Local Academy Board
Dr Paulette Osborne MBE - Chair
Mr Philip Hynan – Headteacher
Mr Daniel Martin – Staff Governor
Mr Vimla Devi – Staff Governor
Mrs Gurpreet Kaur – Community Governor
Mr Sharunjeet Singh – Community Governor
Mrs Harleen Kaur – Community Governor
Ms Raz Garcha – Parent Governor
Ms Ihsaan Ali – Parent Governor
Ms Meena Mattu – Foundation Governor
Father Dominic Melville - Ex-officio Foundation Governor
Updated December 2023
BDMAT Directors & Members
Contact the Chair
To contact the chair of the Local Academy Board, please address any correspondence for the attention of the Chair of the Local Academy Board and address to the school office.
Become a Governor
Are you passionate about improving children’s outcomes? Would you like to make a valuable contribution in your local community and support our school?
We’re recruiting local governors to help shape the future of our school and community. Being a school governor is a challenging but extremely rewarding role. In return for your valuable contribution, the role provides:
- the knowledge that you’re making a difference to children, the school and the community
- an opportunity to learn and practise key employability skills
- strategic management experience
- free training and support
Become a Governor: How it Works
St. Michael's has a Local Academy Board, made up of local governors. Their primary role is to set the strategic direction of the school and monitor educational performance. Governors are absolutely vital to the success of our school.
Being a governor is a voluntary role and has an average commitment of around 3 hours a term. This largely consists of attending meetings, visiting schools and reading background material. You’re not expected to be an expert in education – our governors bring a diverse range of different skills, knowledge and experience.
Myths About Being a Governor
I need to be a parent
This is the most common misconception. It’s true that some of our school governors are parents but this isn’t a prerequisite at all.
Anyone over the age of 18 can apply to become a governor and as long as you are committed to improving the lives of young people, you can make a valuable contribution.
I need to have education knowledge
There are no specific skills or qualifications required to become a school governor and while knowledge of the education sector can be helpful, it’s not essential. We provide free training and support to help you in your role.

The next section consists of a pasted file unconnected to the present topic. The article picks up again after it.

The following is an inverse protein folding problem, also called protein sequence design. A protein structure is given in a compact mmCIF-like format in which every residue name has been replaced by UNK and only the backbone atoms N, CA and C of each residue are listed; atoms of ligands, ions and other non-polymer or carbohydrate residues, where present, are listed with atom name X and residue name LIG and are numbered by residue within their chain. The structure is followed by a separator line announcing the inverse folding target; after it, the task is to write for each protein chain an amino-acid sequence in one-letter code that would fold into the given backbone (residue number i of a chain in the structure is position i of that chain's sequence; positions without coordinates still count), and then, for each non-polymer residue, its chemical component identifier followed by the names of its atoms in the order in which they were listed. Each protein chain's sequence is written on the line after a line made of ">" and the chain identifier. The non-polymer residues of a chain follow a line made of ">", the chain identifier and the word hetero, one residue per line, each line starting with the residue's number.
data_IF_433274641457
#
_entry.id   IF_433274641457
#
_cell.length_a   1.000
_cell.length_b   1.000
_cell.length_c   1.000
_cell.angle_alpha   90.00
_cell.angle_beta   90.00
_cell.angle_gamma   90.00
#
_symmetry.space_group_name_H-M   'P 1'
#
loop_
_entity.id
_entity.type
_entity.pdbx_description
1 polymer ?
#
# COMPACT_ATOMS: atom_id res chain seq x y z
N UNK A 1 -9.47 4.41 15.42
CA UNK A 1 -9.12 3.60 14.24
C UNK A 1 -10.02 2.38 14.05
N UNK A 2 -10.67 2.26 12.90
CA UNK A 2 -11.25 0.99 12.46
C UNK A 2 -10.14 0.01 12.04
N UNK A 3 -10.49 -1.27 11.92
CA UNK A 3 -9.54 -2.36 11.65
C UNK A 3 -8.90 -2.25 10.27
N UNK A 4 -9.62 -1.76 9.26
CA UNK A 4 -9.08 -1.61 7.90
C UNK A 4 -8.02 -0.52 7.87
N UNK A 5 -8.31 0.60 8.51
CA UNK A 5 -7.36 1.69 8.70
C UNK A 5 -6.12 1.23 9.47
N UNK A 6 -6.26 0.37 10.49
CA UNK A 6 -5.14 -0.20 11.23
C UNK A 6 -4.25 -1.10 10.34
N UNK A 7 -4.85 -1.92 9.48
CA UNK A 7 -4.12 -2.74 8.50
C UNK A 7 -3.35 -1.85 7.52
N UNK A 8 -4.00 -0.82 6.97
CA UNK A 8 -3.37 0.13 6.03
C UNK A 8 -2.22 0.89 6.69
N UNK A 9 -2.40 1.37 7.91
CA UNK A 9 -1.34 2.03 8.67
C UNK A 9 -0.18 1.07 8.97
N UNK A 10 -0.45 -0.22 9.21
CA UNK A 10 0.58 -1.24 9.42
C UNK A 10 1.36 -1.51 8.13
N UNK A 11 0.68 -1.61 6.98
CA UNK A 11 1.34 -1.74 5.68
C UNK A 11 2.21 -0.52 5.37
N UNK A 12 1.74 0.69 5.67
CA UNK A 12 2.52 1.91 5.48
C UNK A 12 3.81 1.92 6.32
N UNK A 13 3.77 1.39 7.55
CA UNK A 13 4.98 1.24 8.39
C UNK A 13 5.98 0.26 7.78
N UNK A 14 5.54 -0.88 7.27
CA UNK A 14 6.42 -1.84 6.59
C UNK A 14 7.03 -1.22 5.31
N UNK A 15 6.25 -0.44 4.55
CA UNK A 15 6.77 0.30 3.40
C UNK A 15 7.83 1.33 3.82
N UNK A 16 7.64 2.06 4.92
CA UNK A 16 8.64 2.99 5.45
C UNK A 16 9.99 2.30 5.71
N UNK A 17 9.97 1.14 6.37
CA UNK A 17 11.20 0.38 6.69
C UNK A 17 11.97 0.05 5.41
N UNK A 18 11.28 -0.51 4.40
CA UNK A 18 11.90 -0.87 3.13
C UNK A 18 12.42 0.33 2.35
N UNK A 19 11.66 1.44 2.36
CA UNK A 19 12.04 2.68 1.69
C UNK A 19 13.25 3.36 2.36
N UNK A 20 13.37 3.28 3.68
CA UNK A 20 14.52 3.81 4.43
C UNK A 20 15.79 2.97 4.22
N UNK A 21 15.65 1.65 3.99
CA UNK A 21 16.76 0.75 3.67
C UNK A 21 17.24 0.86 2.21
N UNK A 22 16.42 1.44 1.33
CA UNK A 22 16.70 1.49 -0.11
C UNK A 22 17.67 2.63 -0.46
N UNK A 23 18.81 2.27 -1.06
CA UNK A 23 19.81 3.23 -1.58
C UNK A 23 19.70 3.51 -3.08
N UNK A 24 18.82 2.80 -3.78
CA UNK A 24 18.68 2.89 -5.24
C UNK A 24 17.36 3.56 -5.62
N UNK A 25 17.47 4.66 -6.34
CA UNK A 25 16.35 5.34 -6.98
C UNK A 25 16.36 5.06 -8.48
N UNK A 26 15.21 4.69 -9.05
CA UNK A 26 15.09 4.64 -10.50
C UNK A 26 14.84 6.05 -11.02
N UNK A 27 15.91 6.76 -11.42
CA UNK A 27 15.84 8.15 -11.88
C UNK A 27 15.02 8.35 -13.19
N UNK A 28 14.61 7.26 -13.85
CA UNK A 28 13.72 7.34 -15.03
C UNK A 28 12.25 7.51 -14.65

We’re looking for people who can bring a wide range of experience to the role, for example legal, human resources, IT, marketing and leadership. And life skills are just as important and valuable too.
I don’t have time to be a school governor
Being a school governor does involve a time commitment, but it may not be as much as you think. It averages about 3 hours per term and this is mainly made up of attending meetings, visiting the school, completing training and background reading.
I’ll have to quit my job
Being a governor is a voluntary role and many of our governors fit it in around their jobs. Governors are not expected to get involved in the day to day running of a school.
If you’re employed, you are entitled to ‘reasonable time off’ to undertake public duties under Section 50 of the Employment Rights Act 1996 and this includes governance. Reasonable time off isn’t defined in law, so you’ll need to negotiate with your employer how much time you’ll be allowed.
However, most of the work associated with being a school governor can be done outside of working hours and during term-time anyway.
There’s no diversity on school boards
Traditionally, school boards have been seen as old-fashioned but this is certainly not the case. Diverse boards mean better governance.
People from all walks of life become school governors and we want our boards to reflect the diverse community our schools serve. Whatever your background, age and skill-set, you have something unique and important to offer.